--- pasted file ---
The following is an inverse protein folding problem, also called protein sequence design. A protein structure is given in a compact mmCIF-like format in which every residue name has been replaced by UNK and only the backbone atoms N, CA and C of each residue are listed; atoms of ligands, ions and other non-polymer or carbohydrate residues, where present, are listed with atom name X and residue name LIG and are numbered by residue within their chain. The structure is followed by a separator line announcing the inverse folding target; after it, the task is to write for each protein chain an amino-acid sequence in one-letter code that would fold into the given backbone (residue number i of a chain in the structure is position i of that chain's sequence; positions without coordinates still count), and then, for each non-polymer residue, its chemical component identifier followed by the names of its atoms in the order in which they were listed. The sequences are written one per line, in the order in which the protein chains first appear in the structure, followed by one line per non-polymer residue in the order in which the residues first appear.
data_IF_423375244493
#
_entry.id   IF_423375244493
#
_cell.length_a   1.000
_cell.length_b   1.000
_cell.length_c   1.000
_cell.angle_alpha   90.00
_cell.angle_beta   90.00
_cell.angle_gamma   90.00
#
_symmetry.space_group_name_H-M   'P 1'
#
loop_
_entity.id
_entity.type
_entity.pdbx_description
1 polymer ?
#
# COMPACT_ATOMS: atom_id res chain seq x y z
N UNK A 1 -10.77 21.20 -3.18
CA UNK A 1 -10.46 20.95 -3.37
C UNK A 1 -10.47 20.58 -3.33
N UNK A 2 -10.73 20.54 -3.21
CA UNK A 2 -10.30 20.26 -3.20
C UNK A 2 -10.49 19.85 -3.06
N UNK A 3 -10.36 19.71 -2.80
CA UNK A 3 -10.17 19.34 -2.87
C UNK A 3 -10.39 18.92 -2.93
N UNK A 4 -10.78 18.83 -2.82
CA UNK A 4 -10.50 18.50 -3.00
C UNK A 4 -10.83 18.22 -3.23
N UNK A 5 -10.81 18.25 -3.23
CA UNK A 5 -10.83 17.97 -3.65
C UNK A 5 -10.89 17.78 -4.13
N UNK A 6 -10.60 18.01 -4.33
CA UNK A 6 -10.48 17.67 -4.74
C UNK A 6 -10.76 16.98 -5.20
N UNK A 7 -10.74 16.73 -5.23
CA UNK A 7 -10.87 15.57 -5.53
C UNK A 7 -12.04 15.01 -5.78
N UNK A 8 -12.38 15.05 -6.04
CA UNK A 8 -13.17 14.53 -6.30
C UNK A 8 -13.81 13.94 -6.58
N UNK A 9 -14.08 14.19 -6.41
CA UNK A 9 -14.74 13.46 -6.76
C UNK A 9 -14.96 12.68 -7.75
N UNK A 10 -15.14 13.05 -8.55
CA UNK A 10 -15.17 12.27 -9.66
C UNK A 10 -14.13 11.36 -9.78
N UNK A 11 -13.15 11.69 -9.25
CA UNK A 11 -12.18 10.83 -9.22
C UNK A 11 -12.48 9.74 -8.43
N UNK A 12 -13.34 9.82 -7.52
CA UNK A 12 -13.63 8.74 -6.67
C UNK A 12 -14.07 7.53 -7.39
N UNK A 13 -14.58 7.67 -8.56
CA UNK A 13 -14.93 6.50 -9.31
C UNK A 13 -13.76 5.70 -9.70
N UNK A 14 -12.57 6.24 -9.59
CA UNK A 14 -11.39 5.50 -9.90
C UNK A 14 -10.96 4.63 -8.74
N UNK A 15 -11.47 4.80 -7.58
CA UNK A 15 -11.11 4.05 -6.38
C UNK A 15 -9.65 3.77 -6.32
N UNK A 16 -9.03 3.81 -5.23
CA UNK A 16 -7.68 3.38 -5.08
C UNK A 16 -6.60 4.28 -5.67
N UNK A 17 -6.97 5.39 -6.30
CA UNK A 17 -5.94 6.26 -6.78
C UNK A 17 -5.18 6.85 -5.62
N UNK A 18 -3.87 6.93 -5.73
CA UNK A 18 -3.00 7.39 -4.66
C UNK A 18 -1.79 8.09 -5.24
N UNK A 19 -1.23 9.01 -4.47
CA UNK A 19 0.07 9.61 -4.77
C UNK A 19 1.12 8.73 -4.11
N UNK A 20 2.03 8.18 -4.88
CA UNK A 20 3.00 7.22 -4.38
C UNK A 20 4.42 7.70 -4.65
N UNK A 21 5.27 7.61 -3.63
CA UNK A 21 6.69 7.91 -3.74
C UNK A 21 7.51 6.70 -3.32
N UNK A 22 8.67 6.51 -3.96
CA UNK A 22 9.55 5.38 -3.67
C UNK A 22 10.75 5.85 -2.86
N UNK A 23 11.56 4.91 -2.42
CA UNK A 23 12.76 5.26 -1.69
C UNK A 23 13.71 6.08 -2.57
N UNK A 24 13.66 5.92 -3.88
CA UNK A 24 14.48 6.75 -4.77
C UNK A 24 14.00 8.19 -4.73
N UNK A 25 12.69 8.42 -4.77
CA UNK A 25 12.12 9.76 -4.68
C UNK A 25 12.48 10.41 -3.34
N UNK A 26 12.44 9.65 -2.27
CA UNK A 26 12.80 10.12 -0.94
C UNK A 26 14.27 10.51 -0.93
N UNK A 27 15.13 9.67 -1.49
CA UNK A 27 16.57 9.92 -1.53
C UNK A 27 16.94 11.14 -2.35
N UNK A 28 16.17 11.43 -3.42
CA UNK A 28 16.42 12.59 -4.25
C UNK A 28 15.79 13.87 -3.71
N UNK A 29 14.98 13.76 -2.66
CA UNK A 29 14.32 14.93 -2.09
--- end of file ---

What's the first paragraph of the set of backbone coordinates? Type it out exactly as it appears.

The following is an inverse protein folding problem, also called protein sequence design. A protein structure is given in a compact mmCIF-like format in which every residue name has been replaced by UNK and only the backbone atoms N, CA and C of each residue are listed; atoms of ligands, ions and other non-polymer or carbohydrate residues, where present, are listed with atom name X and residue name LIG and are numbered by residue within their chain. The structure is followed by a separator line announcing the inverse folding target; after it, the task is to write for each protein chain an amino-acid sequence in one-letter code that would fold into the given backbone (residue number i of a chain in the structure is position i of that chain's sequence; positions without coordinates still count), and then, for each non-polymer residue, its chemical component identifier followed by the names of its atoms in the order in which they were listed. The sequences are written one per line, in the order in which the protein chains first appear in the structure, followed by one line per non-polymer residue in the order in which the residues first appear.